“puriﬁed” liquid waste into a river. EPA inspector STA 2023 c D.Wackerly  Lecture 21 300 95% CI : collected water specimens at the point of discharge and reported. Six specimens at each location Upstream At Discharge(1) (2) 30.1 36.2 33.4 29.7 30.3 26.4 28.2 29.8 34.9 27.3 31.7 32.3 ¡ Why might the recorded values tend to be
approximately normally distributed? %
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v t5 v
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! C D ¢ §B §B Q !$ D 5 times, average bacteria count for each specimen ! 41 £ ( ! 8 8
3 also upstream from the plant. Each specimen analysed d.f. Each is the average of ﬁve actual measurements.
Want : 95% a CI for the difference in mean bacteria ( counts at the discharge location and the upstream
location? or d !B
!! D 2¢ ! §B C
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#! B B $ D
¢ C ¢!! Q !$ D STA 2023 c D.Wackerly  Lecture 21 ¢ Q B 3 and 4.2, closer to Note : divisor in Large sample with "
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Q R! B ¡ STA 2023 c D.Wackerly  Lecture 21 ¡ 301 STA 2023 c D.Wackerly  Lecture 21 Test Statistic ¡ Rejection Region : Q
¥
¦! B B $ D
¢ C ¢ ¤! r Q
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F S ! 9 786 § £ Ex. : #9.23, p. 388 : Can it be concluded that the mean
count at the discharge location exceeds that for the
upstream location? Upstream At Discharge(1) (2)
26.4 27.3 31.7 32.3 s t5 t
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! ¢ 5 ¥¢ Conclusion : At the Rej.Reg : level, there is evidence to conclude that the mean d
v t 5 v Q t 5 §t u §t C C ¢ 5 ¥©¢&u §t Q !$ D
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u¤ 5 Q 34.9 Q 29.8 Q 28.2 30.3 ¡ 29.7 Q T£ 33.4 ¢ 5 ¢ Q 36.2 Q 30.1 302 STA 2023 c D.Wackerly  Lecture 22 304 Thought: Diplomacy is the art of saying “Nice doggie” –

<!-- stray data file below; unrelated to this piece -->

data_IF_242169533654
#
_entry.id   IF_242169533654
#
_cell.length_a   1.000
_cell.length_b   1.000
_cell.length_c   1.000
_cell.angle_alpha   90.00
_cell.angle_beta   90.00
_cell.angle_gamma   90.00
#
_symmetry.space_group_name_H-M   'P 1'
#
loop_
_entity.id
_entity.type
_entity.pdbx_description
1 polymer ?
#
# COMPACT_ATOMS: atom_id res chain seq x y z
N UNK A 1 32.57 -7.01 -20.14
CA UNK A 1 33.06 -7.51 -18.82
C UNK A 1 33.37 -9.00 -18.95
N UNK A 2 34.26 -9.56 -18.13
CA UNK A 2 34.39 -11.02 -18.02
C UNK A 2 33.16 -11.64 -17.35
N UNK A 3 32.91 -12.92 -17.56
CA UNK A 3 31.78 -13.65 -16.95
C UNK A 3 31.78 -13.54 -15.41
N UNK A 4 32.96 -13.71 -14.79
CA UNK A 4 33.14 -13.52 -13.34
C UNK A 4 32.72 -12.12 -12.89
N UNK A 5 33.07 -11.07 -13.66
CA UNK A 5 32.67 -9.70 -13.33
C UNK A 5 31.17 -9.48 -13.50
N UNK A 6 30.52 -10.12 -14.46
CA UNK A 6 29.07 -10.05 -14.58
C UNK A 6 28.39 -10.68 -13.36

until you can ﬁnd a rock. Assignments :
Today : P. 378 – 383 (rest of Sec. 9.1), P. 389 – 396
In terms of this example, what are the assumptions Tomorrow : Exer. 9.7, 9.16, 9.17, 9.95, 9.105, 9.114, necessary for the previous CI hypothesis test to be 9.29, 9.33, 9.35, 9.38, 9.39, 9.42, 9.94, 9.96, 9.101, valid? 9.110 §
©§
¨
– Monday : p. 402 – 406
: the POPULATION variances of the for the two locations. : the samples were ¨ – Tuesday : Exer. 9.46, 9.52–54, 9.56, 9.59, are approximately problems on syllabus!
taken at the two – : the 9.60, 9.97, 9.100, 9.107 and rest of Chpt 9 measurements (remember, For Wednesday : Print out a copy of the ANNOTATED FORMULA
SHEET from the course web page. The link is they are averages of ﬁve readings) are right under the “Formula Sheet” link near the top of approximately the page. locations. distributed for both ¡ 305 STA 2023 c D.Wackerly  Lecture 22 STA 2023 c D.Wackerly  Lecture 22 Last Time: Small sample inferences about S
F 9Q ! H F E Useful when one or both sample size(s) less than 30. !
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d.f. STA 2023 c D.Wackerly  Lecture 22 or score Test Statistic : (P. 379) Small sample CI for §Y degrees of freedom. OR smaller score £ , respectively. larger STA 2023 c D.Wackerly  Lecture 22 308 Minitab?
Ex. : #9.101, P. 430 Study to assess the effect of Basic Statistics 2Sample £ ¡ Stat biofeedback exercises on blood pressure. Six subjects
were taught biofeedback. Blood pressure ¡ Select variable and click Radio button “Samples in measurements (millimeters of mercury) were taken
before and after the training. Mean blood pressure after different columns” learning biofeedback less than before? Use ¡ Variable 2. ¢ ¡ Choose alternative (Greater than in this case) Subject Mean
32.10
29.62 StDev
3.19
2.35 SE Mean
1.3
0.96 95% CI for mu AtDisc  mu Upstream: ( 1.1, 6.09)
TTest mu AtDisc = mu Upstream (vs >): T = 1.53
P=0.078
Both use Pooled StDev = 2.80 N
6
6 DF = 10 t ¡ AtDisc
Upstream ¡s Two sample T for AtDisc vs Upstream d Click (Check) in box ”Assume equal variances”. Before After ¢5 ¤ ¢ ¡5 " ¢ 5 d ¢ d5 ¡ v ¢
d5 ¡ t ¢ ¤5 ¤ t ¢ 5 " s ¢ 5 ! ¢ v5 ¤ ¢ s5 ¢ ¤ d
d5 ¤ ¡ ¢ "5 ¡ ¢ Click in box labelled ”Second”, double click on
2©¢§ 1. d§ ¡ Click in box labelled ”First”, double click on Variable t
u¤ 5 Q ¡ Punch in data values . and 1£ X £ OR Both populations Normally distributed with pvalue §Y §
¨§
! A Q ! ! A Q ! A